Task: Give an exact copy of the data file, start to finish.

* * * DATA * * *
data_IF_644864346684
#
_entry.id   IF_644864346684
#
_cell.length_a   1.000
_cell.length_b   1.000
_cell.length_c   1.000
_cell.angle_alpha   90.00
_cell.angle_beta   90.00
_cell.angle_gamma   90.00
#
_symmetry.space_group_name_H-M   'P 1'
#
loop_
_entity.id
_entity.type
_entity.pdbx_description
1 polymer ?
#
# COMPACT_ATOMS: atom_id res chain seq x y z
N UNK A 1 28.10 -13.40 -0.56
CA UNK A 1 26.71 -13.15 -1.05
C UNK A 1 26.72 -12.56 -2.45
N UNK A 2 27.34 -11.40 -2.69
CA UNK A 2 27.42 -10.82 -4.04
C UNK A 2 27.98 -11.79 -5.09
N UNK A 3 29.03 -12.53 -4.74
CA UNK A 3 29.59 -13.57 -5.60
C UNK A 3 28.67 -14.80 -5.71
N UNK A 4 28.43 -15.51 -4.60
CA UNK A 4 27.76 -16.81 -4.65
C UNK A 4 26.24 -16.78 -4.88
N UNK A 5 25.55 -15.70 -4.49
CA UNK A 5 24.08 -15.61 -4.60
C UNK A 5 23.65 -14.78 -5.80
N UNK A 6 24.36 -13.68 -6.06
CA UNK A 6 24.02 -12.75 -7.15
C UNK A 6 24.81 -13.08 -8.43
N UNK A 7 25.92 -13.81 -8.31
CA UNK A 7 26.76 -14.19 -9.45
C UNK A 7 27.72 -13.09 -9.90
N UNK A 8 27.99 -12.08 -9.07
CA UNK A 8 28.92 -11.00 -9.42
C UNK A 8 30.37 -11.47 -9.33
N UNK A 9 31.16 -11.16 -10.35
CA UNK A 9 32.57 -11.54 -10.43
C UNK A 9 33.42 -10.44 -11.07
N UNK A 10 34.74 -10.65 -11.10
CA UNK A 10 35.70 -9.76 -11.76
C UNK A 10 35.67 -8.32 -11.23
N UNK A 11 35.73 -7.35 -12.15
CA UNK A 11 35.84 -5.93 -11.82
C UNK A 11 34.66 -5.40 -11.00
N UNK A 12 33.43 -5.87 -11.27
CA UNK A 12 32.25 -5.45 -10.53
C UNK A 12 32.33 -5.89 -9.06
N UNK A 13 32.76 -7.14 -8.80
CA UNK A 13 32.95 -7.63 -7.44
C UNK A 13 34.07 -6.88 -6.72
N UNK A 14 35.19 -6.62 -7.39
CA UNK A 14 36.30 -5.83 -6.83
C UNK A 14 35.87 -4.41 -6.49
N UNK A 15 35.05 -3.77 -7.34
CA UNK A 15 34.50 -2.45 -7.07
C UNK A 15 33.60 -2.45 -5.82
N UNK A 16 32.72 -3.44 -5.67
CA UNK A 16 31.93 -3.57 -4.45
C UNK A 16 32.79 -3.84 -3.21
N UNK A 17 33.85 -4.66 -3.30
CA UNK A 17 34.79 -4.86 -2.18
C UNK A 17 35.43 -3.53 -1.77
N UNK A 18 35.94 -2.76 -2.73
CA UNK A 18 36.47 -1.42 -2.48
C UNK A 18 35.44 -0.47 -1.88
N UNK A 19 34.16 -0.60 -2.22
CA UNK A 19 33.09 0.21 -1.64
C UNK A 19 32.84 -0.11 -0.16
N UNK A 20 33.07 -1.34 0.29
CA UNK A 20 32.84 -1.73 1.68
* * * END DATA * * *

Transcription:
data_IF_644864346684
#
_entry.id   IF_644864346684
#
_cell.length_a   1.000
_cell.length_b   1.000
_cell.length_c   1.000
_cell.angle_alpha   90.00
_cell.angle_beta   90.00
_cell.angle_gamma   90.00
#
_symmetry.space_group_name_H-M   'P 1'
#
loop_
_entity.id
_entity.type
_entity.pdbx_description
1 polymer ?
#
# COMPACT_ATOMS: atom_id res chain seq x y z
N UNK A 1 28.10 -13.40 -0.56
CA UNK A 1 26.71 -13.15 -1.05
C UNK A 1 26.72 -12.56 -2.45
N UNK A 2 27.34 -11.40 -2.69
CA UNK A 2 27.42 -10.82 -4.04
C UNK A 2 27.98 -11.79 -5.09
N UNK A 3 29.03 -12.53 -4.74
CA UNK A 3 29.59 -13.57 -5.60
C UNK A 3 28.67 -14.80 -5.71
N UNK A 4 28.43 -15.51 -4.60
CA UNK A 4 27.76 -16.81 -4.65
C UNK A 4 26.24 -16.78 -4.88
N UNK A 5 25.55 -15.70 -4.49
CA UNK A 5 24.08 -15.61 -4.60
C UNK A 5 23.65 -14.78 -5.80
N UNK A 6 24.36 -13.68 -6.06
CA UNK A 6 24.02 -12.75 -7.15
C UNK A 6 24.81 -13.08 -8.43
N UNK A 7 25.92 -13.81 -8.31
CA UNK A 7 26.76 -14.19 -9.45
C UNK A 7 27.72 -13.09 -9.90
N UNK A 8 27.99 -12.08 -9.07
CA UNK A 8 28.92 -11.00 -9.42
C UNK A 8 30.37 -11.47 -9.33
N UNK A 9 31.16 -11.16 -10.35
CA UNK A 9 32.57 -11.54 -10.43
C UNK A 9 33.42 -10.44 -11.07
N UNK A 10 34.74 -10.65 -11.10
CA UNK A 10 35.70 -9.76 -11.76
C UNK A 10 35.67 -8.32 -11.23
N UNK A 11 35.73 -7.35 -12.15
CA UNK A 11 35.84 -5.93 -11.82
C UNK A 11 34.66 -5.40 -11.00
N UNK A 12 33.43 -5.87 -11.27
CA UNK A 12 32.25 -5.45 -10.53
C UNK A 12 32.33 -5.89 -9.06
N UNK A 13 32.76 -7.14 -8.80
CA UNK A 13 32.95 -7.63 -7.44
C UNK A 13 34.07 -6.88 -6.72
N UNK A 14 35.19 -6.62 -7.39
CA UNK A 14 36.30 -5.83 -6.83
C UNK A 14 35.87 -4.41 -6.49
N UNK A 15 35.05 -3.77 -7.34
CA UNK A 15 34.50 -2.45 -7.07
C UNK A 15 33.60 -2.45 -5.82
N UNK A 16 32.72 -3.44 -5.67
CA UNK A 16 31.93 -3.57 -4.45
C UNK A 16 32.79 -3.84 -3.21
N UNK A 17 33.85 -4.66 -3.30
CA UNK A 17 34.79 -4.86 -2.18
C UNK A 17 35.43 -3.53 -1.77
N UNK A 18 35.94 -2.76 -2.73
CA UNK A 18 36.47 -1.42 -2.48
C UNK A 18 35.44 -0.47 -1.88
N UNK A 19 34.16 -0.60 -2.22
CA UNK A 19 33.09 0.21 -1.64
C UNK A 19 32.84 -0.11 -0.16
N UNK A 20 33.07 -1.34 0.29
CA UNK A 20 32.84 -1.73 1.68